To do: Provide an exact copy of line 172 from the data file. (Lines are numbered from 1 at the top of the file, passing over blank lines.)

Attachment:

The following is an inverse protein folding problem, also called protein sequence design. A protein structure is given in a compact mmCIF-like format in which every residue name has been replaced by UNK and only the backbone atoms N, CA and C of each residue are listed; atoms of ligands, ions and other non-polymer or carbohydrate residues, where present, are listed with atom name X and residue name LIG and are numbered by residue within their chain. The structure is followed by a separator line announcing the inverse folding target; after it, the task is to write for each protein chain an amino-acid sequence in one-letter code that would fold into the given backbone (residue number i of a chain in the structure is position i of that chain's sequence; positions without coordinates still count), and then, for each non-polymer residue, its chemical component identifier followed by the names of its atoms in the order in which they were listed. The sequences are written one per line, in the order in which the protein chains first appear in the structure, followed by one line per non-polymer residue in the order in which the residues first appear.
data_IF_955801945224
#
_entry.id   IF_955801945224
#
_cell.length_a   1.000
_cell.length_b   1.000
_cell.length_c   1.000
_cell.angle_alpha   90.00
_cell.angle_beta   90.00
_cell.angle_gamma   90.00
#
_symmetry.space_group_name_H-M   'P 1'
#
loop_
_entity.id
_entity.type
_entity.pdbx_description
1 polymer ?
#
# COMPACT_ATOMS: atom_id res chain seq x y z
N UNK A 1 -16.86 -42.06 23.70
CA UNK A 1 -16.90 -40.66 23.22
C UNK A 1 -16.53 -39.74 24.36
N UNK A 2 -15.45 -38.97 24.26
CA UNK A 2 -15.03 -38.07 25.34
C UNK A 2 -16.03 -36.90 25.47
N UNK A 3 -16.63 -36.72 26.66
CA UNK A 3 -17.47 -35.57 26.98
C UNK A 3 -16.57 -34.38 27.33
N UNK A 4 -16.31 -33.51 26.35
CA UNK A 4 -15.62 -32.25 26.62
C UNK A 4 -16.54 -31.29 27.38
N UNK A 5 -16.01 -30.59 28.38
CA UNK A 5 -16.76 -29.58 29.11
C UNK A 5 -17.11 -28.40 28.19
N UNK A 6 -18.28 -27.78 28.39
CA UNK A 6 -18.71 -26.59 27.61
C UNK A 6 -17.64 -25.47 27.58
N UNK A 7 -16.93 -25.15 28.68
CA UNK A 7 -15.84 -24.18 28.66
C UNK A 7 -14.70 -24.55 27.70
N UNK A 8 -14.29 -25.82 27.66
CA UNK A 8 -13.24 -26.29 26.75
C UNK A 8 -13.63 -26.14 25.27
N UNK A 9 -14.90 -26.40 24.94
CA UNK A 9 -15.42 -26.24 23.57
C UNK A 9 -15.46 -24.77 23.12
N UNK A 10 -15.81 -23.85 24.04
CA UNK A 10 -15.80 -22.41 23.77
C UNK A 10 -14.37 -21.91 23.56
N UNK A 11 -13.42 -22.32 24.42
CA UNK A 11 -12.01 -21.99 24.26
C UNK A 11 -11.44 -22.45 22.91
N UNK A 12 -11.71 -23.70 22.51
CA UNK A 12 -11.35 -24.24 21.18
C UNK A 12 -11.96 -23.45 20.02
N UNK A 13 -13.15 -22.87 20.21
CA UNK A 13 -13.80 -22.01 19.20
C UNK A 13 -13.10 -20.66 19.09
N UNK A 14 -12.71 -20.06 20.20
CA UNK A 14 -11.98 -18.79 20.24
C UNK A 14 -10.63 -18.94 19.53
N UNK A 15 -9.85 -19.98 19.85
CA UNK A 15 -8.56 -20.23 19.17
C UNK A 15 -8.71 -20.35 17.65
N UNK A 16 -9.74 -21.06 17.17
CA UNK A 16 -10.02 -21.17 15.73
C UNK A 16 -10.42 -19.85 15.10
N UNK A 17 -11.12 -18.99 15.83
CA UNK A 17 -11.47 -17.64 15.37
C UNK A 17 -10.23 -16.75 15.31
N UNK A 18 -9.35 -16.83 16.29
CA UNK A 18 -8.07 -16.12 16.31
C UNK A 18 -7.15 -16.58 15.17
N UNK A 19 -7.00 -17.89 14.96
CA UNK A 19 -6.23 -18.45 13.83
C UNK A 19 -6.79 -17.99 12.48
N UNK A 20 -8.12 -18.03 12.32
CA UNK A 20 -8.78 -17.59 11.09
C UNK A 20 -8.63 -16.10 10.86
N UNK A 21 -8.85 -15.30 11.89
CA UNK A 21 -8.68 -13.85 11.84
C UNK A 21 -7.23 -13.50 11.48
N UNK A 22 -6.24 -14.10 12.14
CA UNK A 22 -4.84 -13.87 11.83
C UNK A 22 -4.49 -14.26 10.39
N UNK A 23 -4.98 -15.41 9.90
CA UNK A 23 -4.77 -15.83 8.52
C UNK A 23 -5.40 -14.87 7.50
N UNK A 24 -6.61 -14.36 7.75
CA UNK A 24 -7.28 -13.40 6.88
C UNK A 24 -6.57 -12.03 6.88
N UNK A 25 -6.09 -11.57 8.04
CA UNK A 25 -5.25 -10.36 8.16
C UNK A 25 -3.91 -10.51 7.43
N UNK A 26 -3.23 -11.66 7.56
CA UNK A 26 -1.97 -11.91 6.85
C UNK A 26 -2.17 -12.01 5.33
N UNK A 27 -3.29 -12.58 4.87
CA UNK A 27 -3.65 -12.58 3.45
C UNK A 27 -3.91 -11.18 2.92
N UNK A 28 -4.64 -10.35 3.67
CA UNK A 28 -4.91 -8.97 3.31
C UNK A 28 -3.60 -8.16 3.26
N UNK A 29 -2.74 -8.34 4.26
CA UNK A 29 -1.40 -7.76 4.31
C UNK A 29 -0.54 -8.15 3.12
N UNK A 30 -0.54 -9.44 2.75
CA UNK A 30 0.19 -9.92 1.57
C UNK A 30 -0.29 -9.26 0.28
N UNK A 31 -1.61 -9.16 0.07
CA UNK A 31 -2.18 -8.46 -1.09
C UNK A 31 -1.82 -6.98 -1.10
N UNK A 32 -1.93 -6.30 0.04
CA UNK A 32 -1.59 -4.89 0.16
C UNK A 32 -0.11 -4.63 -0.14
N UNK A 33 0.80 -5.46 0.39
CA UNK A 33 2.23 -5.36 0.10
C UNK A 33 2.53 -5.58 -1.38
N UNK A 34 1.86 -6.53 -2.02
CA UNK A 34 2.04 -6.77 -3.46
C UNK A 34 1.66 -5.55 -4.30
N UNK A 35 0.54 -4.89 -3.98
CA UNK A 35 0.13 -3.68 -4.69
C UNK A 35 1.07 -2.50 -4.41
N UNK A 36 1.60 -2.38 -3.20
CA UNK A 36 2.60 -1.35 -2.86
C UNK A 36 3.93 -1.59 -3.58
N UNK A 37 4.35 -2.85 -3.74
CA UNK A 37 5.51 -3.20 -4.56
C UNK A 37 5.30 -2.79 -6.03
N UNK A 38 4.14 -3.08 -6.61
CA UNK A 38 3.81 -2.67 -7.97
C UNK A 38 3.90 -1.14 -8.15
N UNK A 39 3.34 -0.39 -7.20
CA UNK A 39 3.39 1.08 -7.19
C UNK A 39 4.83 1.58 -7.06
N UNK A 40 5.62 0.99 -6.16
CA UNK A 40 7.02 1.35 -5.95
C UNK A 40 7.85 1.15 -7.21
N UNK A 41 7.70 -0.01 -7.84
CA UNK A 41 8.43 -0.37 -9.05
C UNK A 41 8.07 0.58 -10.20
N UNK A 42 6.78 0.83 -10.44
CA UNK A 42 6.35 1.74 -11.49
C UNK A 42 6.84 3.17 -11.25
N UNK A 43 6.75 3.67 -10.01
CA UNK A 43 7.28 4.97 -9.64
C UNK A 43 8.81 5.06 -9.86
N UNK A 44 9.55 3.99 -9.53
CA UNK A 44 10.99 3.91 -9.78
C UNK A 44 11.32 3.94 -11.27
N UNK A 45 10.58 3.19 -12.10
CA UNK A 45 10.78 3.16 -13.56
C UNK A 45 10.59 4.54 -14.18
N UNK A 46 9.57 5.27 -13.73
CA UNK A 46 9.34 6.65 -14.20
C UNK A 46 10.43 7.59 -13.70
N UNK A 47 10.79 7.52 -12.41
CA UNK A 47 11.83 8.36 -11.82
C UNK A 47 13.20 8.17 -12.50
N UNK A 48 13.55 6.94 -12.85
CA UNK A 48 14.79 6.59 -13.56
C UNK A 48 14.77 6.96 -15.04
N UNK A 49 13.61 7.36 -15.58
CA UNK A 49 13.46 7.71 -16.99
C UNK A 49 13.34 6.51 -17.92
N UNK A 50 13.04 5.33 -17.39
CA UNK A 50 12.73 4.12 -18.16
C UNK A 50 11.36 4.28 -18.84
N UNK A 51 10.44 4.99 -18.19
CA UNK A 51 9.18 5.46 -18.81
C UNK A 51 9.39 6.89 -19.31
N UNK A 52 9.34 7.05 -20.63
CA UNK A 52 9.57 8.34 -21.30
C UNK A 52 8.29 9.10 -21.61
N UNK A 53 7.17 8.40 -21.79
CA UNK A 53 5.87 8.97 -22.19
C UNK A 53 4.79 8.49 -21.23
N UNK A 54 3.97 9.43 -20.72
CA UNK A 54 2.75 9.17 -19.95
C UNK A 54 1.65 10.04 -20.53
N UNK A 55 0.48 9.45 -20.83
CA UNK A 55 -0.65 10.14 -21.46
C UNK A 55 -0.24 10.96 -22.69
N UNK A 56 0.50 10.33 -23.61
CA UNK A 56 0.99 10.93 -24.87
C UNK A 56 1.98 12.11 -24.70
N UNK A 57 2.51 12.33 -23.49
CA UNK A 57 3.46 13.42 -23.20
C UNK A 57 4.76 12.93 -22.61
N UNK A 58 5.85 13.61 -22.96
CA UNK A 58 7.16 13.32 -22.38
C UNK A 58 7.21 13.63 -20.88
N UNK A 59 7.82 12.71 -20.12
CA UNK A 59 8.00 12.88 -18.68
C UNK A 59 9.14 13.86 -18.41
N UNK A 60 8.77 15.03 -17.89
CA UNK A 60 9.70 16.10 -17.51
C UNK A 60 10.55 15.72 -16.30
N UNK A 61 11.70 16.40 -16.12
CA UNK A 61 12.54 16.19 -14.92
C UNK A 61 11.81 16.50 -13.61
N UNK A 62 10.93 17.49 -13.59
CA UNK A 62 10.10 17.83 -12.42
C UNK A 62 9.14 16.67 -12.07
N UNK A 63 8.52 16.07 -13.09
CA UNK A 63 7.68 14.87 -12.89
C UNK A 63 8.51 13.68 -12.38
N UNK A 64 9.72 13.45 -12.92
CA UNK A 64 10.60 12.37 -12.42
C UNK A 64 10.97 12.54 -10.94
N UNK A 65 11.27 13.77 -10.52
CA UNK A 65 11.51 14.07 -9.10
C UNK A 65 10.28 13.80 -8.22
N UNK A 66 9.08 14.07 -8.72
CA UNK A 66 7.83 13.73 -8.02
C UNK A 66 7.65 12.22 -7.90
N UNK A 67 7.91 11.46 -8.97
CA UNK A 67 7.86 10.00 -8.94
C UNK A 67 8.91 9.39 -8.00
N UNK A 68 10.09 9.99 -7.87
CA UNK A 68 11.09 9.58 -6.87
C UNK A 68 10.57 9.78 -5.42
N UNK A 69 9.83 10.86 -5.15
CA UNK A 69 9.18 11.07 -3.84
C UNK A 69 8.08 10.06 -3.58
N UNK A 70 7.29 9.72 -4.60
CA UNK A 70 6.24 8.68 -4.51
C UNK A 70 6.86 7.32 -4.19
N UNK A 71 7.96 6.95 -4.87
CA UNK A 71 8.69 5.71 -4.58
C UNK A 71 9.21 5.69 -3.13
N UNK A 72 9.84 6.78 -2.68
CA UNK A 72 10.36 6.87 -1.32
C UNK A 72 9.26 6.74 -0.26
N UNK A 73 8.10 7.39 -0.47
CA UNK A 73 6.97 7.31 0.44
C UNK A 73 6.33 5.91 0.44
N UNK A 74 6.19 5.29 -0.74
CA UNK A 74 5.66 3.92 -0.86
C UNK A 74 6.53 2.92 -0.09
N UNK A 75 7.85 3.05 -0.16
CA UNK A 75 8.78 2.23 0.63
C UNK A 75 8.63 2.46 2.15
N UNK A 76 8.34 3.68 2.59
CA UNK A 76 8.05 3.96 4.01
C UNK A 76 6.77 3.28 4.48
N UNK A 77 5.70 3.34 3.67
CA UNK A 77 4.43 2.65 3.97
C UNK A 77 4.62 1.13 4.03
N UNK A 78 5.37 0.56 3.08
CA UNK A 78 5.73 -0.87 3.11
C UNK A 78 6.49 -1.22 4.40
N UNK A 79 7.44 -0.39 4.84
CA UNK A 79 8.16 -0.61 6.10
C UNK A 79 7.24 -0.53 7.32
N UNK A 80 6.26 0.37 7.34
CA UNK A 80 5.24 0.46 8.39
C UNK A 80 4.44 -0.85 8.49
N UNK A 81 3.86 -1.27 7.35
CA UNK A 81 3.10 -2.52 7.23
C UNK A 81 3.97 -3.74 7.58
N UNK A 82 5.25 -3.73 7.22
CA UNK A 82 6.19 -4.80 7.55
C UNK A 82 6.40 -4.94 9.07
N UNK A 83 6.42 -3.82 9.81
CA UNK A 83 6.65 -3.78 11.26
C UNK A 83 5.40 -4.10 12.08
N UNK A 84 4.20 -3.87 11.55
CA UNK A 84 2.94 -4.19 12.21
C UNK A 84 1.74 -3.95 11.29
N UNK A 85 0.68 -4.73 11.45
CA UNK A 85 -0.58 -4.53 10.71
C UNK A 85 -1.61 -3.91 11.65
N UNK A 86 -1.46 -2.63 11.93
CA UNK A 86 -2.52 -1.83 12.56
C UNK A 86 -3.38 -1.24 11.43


N UNK A 51 10.44 4.99 -18.19